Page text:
I don't disagree that the internet will probably always be impossible to properly regulate. However, I find the notion that "it lays bare the core of who we really are" to be quite absurd. Many sites appear to be filled with people, comfortable behind a shield of psuedo-anonymity who engage in nasty, selfish, and indulgent behaviour. This behaviour is "not the core of who they are" but rather a projection in which they choose to indulge because of loosened inhibitions. I assert that the internet is mere
      • by Chabil Ha' ( 875116 ) on Friday April 03, 2009 @09:07AM (#27444351)

        This behaviour is "not the core of who they are" but rather a projection in which they choose to indulge because of loosened inhibitions.

        But I would argue that who we are is just that--what kind of person are we when we think no one is looking (or hiding behind a pseudonym)? Be honest with yourself--you might discover something interesting. Some are less hypocritical than that, though, and behave the way they do regardless of who might know.

        • Re: (Score:2, Interesting)

          I agree that we all have tendencies and drives that lead toward damaging behaviour. Civilisation is built on the realisation that, in order to live in the world, we need to control those emotions and passions. Yes, they are a part of us. However, as soon as I make the choice to behave in a civilised manner, that choice becomes as much a part of me as these "baser instincts". I don't believe that it is hypocritical at all to strive to be better than what I am. I can recognise my wretched behaviour and I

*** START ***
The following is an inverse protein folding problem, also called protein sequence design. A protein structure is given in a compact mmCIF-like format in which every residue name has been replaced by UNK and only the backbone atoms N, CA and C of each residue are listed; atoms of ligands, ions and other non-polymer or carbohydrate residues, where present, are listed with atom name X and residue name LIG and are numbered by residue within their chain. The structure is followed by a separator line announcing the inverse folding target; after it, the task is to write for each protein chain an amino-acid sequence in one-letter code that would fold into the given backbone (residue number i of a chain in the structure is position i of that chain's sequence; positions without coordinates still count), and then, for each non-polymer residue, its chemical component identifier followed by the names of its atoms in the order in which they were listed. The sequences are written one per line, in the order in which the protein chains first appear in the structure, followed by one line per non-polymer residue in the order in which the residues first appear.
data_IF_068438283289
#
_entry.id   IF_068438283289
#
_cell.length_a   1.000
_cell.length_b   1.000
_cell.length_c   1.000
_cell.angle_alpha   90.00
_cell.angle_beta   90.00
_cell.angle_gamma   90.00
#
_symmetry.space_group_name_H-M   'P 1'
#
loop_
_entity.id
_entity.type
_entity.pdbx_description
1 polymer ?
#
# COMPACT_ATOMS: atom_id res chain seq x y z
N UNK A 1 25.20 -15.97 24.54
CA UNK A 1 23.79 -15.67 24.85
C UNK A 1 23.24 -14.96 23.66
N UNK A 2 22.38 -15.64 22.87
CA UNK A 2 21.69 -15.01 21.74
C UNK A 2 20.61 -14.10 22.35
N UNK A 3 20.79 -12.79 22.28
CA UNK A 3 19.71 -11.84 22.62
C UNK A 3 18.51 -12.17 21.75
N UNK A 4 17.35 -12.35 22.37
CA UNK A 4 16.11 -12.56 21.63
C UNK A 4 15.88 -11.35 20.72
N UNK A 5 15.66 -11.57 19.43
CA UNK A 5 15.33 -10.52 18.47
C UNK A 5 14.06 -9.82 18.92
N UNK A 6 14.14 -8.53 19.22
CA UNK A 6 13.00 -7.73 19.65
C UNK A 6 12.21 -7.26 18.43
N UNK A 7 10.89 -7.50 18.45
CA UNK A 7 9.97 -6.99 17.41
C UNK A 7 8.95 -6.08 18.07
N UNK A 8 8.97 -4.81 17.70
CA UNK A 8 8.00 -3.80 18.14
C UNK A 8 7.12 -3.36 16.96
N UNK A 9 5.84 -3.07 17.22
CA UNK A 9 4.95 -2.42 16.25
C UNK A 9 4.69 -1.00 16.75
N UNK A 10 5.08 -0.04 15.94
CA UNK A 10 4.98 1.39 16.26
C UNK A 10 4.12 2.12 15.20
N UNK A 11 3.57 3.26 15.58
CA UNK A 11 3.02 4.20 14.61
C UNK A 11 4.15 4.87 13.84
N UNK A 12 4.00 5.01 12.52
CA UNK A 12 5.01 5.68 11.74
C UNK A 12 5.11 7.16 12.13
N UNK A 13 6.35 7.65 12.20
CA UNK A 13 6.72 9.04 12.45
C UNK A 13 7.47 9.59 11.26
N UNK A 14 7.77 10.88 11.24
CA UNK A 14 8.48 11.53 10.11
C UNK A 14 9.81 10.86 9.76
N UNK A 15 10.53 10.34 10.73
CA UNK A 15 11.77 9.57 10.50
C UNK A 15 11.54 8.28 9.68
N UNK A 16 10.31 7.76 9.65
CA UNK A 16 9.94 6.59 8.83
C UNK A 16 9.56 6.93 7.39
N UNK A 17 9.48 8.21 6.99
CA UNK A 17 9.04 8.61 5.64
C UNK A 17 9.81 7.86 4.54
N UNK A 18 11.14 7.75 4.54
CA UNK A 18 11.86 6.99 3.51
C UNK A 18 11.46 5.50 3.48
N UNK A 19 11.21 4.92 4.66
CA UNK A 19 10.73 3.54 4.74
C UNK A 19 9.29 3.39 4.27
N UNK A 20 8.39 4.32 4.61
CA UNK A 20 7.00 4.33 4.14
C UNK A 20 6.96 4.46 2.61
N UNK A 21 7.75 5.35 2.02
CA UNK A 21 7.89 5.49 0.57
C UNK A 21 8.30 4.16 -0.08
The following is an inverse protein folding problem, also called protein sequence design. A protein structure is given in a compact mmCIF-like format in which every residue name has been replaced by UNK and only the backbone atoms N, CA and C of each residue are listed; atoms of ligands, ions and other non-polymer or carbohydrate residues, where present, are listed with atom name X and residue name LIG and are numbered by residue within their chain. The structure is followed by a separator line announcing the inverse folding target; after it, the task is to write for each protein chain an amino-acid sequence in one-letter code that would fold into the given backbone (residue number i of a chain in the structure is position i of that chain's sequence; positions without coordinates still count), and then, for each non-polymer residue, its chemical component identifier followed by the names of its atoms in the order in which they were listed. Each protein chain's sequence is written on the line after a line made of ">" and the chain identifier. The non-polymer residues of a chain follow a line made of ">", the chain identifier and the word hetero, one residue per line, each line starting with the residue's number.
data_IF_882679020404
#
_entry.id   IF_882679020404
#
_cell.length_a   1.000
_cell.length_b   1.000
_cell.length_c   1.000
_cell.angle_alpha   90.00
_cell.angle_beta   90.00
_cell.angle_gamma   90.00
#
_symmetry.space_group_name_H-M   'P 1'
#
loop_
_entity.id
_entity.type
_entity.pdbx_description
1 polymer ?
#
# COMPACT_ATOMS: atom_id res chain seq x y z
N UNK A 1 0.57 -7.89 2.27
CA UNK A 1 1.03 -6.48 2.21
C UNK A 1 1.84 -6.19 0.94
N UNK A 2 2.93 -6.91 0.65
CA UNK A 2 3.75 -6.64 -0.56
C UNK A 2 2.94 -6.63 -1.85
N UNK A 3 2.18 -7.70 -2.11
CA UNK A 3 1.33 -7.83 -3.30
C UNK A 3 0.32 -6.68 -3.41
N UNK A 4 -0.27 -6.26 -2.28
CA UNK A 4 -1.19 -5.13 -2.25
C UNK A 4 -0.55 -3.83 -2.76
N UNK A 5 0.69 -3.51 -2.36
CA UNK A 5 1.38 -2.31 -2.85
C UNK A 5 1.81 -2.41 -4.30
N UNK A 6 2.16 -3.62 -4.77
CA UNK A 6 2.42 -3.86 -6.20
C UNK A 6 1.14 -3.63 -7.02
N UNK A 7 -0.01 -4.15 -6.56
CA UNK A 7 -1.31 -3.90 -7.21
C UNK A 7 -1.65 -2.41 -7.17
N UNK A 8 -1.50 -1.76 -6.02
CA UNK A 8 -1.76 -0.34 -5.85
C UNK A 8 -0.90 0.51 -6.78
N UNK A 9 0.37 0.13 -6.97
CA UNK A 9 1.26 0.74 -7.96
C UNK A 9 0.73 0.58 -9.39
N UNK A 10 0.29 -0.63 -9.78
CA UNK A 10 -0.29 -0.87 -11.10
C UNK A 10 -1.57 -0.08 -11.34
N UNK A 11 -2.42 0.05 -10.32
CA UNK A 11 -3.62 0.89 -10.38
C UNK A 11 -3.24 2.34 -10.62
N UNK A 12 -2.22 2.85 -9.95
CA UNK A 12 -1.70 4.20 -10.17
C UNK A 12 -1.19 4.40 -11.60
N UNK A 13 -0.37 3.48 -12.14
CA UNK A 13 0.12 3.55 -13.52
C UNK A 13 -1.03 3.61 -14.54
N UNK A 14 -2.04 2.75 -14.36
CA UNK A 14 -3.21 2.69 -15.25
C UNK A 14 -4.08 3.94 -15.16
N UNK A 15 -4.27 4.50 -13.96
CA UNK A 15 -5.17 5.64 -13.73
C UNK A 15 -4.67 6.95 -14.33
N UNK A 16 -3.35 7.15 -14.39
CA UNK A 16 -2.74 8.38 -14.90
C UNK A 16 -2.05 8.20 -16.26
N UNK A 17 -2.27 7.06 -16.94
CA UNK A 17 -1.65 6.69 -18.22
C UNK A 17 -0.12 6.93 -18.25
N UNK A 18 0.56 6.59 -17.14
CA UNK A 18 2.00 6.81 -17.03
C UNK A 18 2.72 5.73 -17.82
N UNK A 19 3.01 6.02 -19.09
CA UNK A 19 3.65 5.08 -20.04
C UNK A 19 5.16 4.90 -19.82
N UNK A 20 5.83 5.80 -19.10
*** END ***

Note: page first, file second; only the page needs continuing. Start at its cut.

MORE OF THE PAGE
• ...all I wanted the internet for was to order a stupid computer book that's not available at my local bookstore... why do I have to be subjected to worms, popups, piracy, agenda-driven corruption, scams, spam, primal absurdity, porn and the base nature of humanity!? There are some real utilitarian uses for the internet, that have nothing to do with inserting one's human baggage on anybody who happens to misclick on a misleading link...
      • Re: (Score:3, Interesting)

        by Chabil Ha' ( 875116 )

        You miss the point of what I was trying to say. The Internet is us. Though you choose to focus on the negative aspects of who we are, worms, popups, piracy, agenda-driven corruption, scams, spam, primal absurdity, and porn are a part of who we are.

        If you want a good read, here's God's Debris [nowscape.com], a thought experiment from Scott Adams, the creator of Dilbert.

        • Look. If it won't work from a technical standpoint, then I don't think it should be done. But defending the status quo because "this is who we are" seems pretty shallow reasoning. We can still be who we are, and create safe zones for distinct purposes. I think most family users would prefer an alternative to having to purchase a huge suite of cyber-security tools that work fine as long as your kid doesn't go over to the neighbor's house with a USB drive to bring home something that the neighbor wasn't smart
          • To be honest, I think most people object to filtering because they want their vices to be triggered "accidentally"

            An interesting idea, but I doubt it. I for one object to filtering because I have been in situations where I made a bad decision because I did not know the whole story. Once I knew the whole story, I realized I could have made a better decision had I known.